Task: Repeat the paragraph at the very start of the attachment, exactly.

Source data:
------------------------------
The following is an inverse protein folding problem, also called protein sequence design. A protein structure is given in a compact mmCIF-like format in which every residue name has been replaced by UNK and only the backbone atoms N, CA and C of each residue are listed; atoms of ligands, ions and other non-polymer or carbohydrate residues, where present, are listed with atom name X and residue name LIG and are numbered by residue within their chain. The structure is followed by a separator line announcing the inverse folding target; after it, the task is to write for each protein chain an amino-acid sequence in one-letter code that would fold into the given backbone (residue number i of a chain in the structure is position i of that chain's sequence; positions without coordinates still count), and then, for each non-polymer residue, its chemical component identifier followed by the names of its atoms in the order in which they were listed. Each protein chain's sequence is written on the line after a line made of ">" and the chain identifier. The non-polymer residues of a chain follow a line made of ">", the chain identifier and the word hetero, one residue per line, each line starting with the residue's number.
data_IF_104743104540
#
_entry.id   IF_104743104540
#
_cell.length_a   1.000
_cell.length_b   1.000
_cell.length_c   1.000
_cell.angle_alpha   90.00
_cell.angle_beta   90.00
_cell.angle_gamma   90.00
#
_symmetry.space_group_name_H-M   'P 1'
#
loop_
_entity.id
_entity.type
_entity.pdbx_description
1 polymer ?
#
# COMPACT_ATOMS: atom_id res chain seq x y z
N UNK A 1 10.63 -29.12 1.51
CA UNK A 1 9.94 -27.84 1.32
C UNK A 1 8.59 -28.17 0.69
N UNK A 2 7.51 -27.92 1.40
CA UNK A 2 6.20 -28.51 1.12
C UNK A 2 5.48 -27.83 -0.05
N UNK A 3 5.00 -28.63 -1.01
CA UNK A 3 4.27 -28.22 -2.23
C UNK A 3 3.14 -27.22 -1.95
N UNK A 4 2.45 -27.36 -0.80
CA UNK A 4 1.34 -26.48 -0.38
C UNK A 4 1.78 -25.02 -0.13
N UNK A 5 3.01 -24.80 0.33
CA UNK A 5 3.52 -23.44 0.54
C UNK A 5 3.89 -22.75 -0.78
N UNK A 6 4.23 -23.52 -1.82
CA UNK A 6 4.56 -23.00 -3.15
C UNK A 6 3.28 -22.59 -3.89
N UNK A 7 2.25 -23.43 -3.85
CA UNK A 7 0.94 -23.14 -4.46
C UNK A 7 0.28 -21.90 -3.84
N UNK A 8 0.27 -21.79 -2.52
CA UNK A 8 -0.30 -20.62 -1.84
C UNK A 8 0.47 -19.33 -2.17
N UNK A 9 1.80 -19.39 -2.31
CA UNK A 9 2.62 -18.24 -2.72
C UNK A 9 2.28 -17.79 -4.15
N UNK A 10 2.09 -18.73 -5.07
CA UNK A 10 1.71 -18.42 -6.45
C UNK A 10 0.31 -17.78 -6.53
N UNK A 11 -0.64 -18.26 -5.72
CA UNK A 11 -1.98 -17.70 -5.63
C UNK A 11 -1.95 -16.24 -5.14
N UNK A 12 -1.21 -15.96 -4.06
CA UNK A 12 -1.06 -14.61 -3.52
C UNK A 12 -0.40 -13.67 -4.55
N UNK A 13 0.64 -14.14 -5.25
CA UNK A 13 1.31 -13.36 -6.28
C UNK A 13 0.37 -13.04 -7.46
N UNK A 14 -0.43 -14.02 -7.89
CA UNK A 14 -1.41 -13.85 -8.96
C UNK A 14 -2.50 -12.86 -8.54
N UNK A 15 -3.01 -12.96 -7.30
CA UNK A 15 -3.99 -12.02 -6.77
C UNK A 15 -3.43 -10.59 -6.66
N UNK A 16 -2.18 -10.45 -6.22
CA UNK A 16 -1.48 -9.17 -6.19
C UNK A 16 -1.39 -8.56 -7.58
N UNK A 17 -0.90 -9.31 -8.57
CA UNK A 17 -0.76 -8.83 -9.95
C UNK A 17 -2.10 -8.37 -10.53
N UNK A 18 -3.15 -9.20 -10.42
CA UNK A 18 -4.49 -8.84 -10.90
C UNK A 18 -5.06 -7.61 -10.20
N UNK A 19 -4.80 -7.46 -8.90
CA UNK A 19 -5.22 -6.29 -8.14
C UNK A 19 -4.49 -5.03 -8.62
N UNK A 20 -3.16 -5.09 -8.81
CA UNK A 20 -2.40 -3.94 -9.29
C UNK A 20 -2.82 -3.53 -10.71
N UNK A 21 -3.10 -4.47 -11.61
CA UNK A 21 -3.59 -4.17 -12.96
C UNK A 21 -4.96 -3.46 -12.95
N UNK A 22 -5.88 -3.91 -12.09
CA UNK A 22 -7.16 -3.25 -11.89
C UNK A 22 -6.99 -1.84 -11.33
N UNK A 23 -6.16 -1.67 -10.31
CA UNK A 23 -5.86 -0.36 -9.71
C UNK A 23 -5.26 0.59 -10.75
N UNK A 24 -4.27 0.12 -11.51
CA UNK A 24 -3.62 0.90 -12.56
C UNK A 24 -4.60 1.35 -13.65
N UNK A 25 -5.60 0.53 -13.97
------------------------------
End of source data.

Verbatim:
The following is an inverse protein folding problem, also called protein sequence design. A protein structure is given in a compact mmCIF-like format in which every residue name has been replaced by UNK and only the backbone atoms N, CA and C of each residue are listed; atoms of ligands, ions and other non-polymer or carbohydrate residues, where present, are listed with atom name X and residue name LIG and are numbered by residue within their chain. The structure is followed by a separator line announcing the inverse folding target; after it, the task is to write for each protein chain an amino-acid sequence in one-letter code that would fold into the given backbone (residue number i of a chain in the structure is position i of that chain's sequence; positions without coordinates still count), and then, for each non-polymer residue, its chemical component identifier followed by the names of its atoms in the order in which they were listed. Each protein chain's sequence is written on the line after a line made of ">" and the chain identifier. The non-polymer residues of a chain follow a line made of ">", the chain identifier and the word hetero, one residue per line, each line starting with the residue's number.